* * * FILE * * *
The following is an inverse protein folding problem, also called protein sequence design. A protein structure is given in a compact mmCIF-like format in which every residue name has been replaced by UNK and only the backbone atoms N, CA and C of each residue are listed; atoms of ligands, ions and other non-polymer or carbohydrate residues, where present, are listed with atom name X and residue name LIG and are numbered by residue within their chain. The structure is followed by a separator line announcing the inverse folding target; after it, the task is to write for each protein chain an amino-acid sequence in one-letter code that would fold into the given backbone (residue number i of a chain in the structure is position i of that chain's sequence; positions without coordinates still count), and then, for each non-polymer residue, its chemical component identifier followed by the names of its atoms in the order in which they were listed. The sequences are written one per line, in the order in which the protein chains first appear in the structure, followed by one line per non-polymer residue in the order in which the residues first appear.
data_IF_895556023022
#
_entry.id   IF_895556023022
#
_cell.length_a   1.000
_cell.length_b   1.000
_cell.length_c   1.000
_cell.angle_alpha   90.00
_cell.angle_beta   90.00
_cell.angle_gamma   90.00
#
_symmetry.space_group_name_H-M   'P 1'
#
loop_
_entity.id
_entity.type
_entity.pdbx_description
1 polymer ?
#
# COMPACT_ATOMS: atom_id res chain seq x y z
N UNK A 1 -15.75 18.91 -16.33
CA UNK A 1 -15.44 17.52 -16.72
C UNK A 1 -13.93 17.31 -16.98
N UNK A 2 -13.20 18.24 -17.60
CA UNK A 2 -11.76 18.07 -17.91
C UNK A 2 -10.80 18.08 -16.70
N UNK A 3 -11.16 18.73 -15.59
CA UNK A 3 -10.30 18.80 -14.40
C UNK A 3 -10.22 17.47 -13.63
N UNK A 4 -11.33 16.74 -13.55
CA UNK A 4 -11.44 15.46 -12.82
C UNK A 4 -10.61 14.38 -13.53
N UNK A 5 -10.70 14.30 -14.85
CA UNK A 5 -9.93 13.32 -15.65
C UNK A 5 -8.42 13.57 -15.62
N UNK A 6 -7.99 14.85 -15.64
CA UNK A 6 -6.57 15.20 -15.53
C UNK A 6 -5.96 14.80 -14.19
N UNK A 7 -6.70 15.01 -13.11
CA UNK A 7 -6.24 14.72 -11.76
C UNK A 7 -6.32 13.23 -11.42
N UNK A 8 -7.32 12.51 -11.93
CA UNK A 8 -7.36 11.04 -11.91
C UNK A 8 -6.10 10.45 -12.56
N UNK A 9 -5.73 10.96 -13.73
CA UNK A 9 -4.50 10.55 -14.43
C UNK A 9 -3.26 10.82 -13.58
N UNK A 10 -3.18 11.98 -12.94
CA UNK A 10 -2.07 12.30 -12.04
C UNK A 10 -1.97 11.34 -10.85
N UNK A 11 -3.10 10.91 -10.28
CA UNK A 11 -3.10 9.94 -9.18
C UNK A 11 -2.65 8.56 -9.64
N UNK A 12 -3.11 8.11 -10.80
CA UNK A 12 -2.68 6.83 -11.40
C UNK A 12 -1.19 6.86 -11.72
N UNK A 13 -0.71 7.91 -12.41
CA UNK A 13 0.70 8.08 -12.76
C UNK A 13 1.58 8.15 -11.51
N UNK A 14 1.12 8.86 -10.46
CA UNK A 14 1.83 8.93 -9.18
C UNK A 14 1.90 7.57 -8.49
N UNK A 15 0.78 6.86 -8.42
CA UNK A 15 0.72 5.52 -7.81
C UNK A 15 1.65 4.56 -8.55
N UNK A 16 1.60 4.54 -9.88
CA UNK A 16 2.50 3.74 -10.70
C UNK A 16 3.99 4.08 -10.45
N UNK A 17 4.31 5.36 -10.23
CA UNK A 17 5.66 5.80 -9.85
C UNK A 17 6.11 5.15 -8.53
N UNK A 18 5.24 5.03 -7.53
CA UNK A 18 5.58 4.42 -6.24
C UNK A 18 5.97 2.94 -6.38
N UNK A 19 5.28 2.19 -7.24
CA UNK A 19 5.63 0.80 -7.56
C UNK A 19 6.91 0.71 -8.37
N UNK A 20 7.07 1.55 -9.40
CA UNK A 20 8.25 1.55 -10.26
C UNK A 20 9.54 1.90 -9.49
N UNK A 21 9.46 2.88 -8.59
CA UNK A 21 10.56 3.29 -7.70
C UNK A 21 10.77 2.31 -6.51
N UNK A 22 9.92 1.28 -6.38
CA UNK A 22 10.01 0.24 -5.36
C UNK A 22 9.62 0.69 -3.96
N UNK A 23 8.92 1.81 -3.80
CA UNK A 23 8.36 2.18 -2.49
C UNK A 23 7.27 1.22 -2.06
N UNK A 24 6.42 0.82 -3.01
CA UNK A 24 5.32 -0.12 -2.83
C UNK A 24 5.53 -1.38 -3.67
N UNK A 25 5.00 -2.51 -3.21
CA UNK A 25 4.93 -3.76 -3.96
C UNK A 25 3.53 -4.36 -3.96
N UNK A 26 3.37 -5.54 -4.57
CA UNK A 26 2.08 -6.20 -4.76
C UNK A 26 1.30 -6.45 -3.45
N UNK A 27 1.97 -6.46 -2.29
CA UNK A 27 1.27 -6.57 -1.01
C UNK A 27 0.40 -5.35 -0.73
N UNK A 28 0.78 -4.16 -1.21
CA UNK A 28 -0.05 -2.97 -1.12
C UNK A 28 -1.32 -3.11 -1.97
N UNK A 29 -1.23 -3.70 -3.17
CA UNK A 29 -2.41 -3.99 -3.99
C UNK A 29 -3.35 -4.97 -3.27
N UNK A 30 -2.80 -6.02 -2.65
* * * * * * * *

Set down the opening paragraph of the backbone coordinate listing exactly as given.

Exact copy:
The following is an inverse protein folding problem, also called protein sequence design. A protein structure is given in a compact mmCIF-like format in which every residue name has been replaced by UNK and only the backbone atoms N, CA and C of each residue are listed; atoms of ligands, ions and other non-polymer or carbohydrate residues, where present, are listed with atom name X and residue name LIG and are numbered by residue within their chain. The structure is followed by a separator line announcing the inverse folding target; after it, the task is to write for each protein chain an amino-acid sequence in one-letter code that would fold into the given backbone (residue number i of a chain in the structure is position i of that chain's sequence; positions without coordinates still count), and then, for each non-polymer residue, its chemical component identifier followed by the names of its atoms in the order in which they were listed. The sequences are written one per line, in the order in which the protein chains first appear in the structure, followed by one line per non-polymer residue in the order in which the residues first appear.